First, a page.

Another issue that is always talked about today is the government's involvement in our lives as citizens. Whether we need more of a government presence or less, it was something that was fought about in the 1700s when America was first created. In the second act of the show in "Cabinet Battle #1" Hamilton and Jefferson fight over this topic. Saying things like "his plan would have the government assume state debt...if New York's in debt why should Virginia bear it?" and "if we assume the debts, the union gets a new line of credit, a financial diuretic". Also, in "My Shot" Hamilton says the line "are we a nation or state?", meaning when is it okay for government interference. Even today, people argue about the same topic as the founding fathers who were over 200 years ago.

Over the years, America has gotten the nickname of "the world's police" meaning that America tries to keep the peace between countries and gets involved in other countries' issues. In "Cabinet Battle #2" Jefferson and Hamilton fight yet again but on the topic of getting involved in the French Revolution. Lines such as "we needed money and guns and half a chance who provided those funds, France...only a promise that we'd lend a hand and stand with them as they fought against oppressors" and "if you think the President is gonna bring the nation to the brink of meddling in the middle of a military mess". Once again, even though it isn't the French Revolution, this is still a topic of discussion in America.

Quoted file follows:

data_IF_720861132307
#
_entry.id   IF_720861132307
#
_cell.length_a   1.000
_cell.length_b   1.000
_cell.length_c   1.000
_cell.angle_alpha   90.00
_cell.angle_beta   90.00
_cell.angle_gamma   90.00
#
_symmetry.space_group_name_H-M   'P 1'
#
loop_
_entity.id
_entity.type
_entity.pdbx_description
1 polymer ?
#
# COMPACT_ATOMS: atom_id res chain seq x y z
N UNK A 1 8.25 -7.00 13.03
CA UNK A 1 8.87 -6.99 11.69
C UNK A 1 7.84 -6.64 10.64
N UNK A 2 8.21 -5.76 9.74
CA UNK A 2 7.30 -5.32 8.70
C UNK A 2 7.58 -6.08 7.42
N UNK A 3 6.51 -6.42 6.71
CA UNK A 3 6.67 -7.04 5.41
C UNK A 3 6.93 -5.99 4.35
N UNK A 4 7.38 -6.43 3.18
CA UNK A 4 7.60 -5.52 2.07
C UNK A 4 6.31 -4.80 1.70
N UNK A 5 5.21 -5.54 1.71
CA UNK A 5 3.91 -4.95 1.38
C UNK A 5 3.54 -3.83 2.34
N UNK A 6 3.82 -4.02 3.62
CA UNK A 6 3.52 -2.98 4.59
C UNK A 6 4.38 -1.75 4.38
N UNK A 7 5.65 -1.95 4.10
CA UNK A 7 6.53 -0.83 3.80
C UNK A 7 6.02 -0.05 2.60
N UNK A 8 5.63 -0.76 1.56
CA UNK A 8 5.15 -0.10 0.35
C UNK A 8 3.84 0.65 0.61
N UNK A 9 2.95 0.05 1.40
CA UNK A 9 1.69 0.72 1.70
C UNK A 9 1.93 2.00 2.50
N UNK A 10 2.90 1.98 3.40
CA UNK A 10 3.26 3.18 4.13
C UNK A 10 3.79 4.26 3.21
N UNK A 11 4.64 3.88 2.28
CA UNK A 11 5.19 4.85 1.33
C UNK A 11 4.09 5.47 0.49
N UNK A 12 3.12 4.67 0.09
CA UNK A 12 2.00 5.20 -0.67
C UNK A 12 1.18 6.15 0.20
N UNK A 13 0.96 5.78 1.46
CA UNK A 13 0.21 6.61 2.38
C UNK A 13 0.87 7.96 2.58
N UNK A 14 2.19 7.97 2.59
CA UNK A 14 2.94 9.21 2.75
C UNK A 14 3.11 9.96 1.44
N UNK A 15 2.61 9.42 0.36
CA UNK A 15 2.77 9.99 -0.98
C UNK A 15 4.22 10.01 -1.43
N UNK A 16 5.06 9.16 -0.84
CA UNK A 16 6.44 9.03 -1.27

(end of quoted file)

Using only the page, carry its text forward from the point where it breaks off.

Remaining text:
Gun Violence

Even if someone has never seen "Hamilton" it is not hidden that he died in a duel against Vice President Aaron Burr. One of Alexander Hamilton's closest friends, John Laurens, was killed in a gunfight against the British after the war had ended. Then, Philip Hamilton, his own son, was killed in a duel.

The show depicts these tragedies with "The World Was Wide Enough", "Blow Them All Away"/ "Stay Alive (reprise)", and an interlude for John Laurens that isn't on the soundtrack. In "10 Duel Commandments" and "Stay Alive", John Laurens and Hamilton go against Burr and General Charles Lee in a duel, shooting General Lee. "Hamilton" is plagued with unnecessary gun violence and so is our world.

Throughout the 21st Century, gun violence has been such a popular and controversial topic, and for good reason. School shootings such as Sandy Hook Elementary and Parkland School totals 45 people dead, 20 of those not being over the age of seven. In Las Vegas in 2017, 59 people were shot at a concert, 58 of those being innocent. In 1999, 15 people died at Columbine High School.

The 2 Amendment, the right to bear arms, is a political topic that isn't always easy to discuss because just above only 4 incidents were mentioned yet, 119 people died. Clearly this isn't a new topic either, even though duels were not meant to kill the other person, they still used gun violence to settle debates.

Though "Hamilton" is a show that takes play in the 1700 and 1800s, it still talks about very real issues that been embedded in our country. With the release on Disney+ coming this Friday, it will allow so many more people to have access to this amazing show. Meaning it will get the conversation rolling again of what it represents and showing that there are so many different sides to history.

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This article has not been reviewed by Odyssey HQ and solely reflects the ideas and opinions of the creator.